Occasionally in horror, the stars align and the viewer is given the best gift ever. The gift of a film that is both terrifying and cinematically fantastic. It’s a rare occurrence, sort of like an eclipse or the Northern Lights or something, but it does happen. And hopefully, with your help, it’ll start happening more. The whole point of Save Horror is share the greats with you and encourage you to share those with others. Through this act alone, we can spread great horror and hold it to a higher standard. What standard, you ask? Well, if all horror films were as great as The Shining, I wouldn’t have anything to blog about.
The Shining, adapted from the Stephen King novel and released in 1980, tells the story of the Torrance family. Jack, Wendy and Danny move to the Overlook Hotel in Colorado to serve as caretakers through the dreadful winter season. The Torrance’s live in complete, snowed-in isolation and this drives Jack crazy, leading to a dreadful outcome. Directed by the insane Stanley Kubrick, this film will leave you scratching your head and looking over your shoulder. Let me start by noting this film was a bit tricky to classify. Lucky for Keith and I, most films fall pretty easily into a creature category. Even if they represent a couple different ones, we can usually justify the classification by which creature is more heavily represented. The Shining has a psychopathic murderer (although, not technically a serial killer) and a very strong supernatural presence. Both are represented with equal measure, so it’s tough. In the end, though, we decided viewers are most likely to think of Jack Torrance, the psychopathic murderer, when they think of this film. And while he may not rack up enough bodies to actually qualify as a serial killer, it’s close enough. I welcome e-mails arguing a different classification, though.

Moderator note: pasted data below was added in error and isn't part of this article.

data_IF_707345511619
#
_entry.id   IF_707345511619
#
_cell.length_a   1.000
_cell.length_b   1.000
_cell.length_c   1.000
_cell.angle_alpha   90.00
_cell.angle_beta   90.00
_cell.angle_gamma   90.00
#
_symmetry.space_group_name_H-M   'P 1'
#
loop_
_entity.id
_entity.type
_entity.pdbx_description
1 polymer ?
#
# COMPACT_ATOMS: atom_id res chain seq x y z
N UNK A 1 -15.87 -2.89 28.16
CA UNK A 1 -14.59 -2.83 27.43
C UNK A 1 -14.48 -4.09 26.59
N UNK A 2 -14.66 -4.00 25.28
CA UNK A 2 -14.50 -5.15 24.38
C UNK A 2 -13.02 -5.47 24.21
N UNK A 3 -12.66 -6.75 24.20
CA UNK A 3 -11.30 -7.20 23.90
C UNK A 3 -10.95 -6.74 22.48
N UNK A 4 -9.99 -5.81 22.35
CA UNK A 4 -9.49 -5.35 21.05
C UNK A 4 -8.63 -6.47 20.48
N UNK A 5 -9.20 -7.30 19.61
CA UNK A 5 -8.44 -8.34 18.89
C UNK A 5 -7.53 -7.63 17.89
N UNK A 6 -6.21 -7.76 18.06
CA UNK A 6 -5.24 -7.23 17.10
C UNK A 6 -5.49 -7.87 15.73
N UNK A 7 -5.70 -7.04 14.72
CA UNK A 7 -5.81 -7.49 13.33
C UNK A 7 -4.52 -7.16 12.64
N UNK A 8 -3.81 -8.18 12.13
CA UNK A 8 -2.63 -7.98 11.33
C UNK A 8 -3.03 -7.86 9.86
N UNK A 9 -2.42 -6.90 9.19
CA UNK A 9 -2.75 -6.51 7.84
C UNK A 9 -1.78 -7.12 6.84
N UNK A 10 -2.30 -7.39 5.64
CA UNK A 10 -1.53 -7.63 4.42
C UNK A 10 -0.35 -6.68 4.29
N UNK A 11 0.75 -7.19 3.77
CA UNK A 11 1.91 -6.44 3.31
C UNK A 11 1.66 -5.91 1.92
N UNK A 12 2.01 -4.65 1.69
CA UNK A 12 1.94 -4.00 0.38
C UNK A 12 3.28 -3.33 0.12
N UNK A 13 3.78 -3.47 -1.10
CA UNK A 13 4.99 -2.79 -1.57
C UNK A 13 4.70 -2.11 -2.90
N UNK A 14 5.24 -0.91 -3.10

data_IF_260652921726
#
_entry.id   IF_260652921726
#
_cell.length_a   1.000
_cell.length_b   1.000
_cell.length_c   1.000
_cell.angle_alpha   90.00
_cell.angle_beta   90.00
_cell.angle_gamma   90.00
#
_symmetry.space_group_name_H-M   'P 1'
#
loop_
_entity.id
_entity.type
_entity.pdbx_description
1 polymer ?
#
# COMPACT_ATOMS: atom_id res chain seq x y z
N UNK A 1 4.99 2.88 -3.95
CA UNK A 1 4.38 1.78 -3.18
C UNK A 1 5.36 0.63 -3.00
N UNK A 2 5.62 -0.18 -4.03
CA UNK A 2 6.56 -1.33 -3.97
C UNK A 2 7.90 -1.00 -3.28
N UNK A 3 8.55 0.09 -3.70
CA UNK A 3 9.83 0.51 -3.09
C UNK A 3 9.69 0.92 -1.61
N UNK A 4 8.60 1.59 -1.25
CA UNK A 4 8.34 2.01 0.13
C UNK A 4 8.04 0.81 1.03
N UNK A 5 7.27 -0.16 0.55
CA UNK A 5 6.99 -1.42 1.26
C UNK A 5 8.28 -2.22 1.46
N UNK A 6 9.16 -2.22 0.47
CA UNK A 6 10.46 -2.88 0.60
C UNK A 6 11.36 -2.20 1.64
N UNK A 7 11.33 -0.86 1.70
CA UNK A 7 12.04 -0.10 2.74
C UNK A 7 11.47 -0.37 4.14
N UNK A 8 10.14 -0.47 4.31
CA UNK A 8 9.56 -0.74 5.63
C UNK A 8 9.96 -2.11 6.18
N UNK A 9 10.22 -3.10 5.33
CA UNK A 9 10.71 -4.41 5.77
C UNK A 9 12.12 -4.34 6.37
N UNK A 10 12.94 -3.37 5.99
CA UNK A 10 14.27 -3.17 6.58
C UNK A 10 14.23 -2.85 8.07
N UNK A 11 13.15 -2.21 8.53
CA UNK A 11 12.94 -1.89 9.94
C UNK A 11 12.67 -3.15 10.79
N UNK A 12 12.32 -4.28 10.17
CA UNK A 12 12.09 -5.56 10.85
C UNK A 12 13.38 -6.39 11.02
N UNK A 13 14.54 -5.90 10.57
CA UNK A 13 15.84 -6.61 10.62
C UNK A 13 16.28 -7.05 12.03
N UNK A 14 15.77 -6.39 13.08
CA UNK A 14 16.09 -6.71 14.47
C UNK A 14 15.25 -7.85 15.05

The Shining has everything going for it. It’s written perfectly. The set design is incredible. The acting is top-notch. The music is terrifying - most of the film uses an awful, piercing whistling when something evil is afoot. It’s both annoying and unsettling. The story is very relatable, as I’m sure anyone can sympathize with people in complete isolation going bat-shit crazy. And, the story adds a supernatural component for horror fans with a bit more imagination. The shots are gory and graphic when they need to be, resulting in terrifying sequences involving a flood of blood and creepy twins. Maybe creepy twins don’t scare you. Maybe young Danny riding his tricycle in a circle around and around and around the hotel doesn’t unsettle you. Maybe Wendy’s extremely needy personality doesn’t irritate you. Maybe none of the supernatural references or scenes stimulate you. Maybe the giant maze in the backyard doesn’t worry you. That’s ok. Because if none of that works, you still have Jack Nicholson to deal with. His portrayal of Jack’s voyage to crazytown is ridiculous. It is acting at its best and I dare you to say it’s not terrifying. I dare you.
The Shining is an odd film full of unexplainable situations and a mind-boggling ending. But it’s also full of well-developed characters and a plot anyone can relate to. It is the holy grail of horror, all two and half hours of it. I know, I know, it’s really long. But it’s worth it. I invite and encourage everyone to stay at the Overlook Hotel. I know on horror island, most of the creatures are too scared to visit it. Will you be?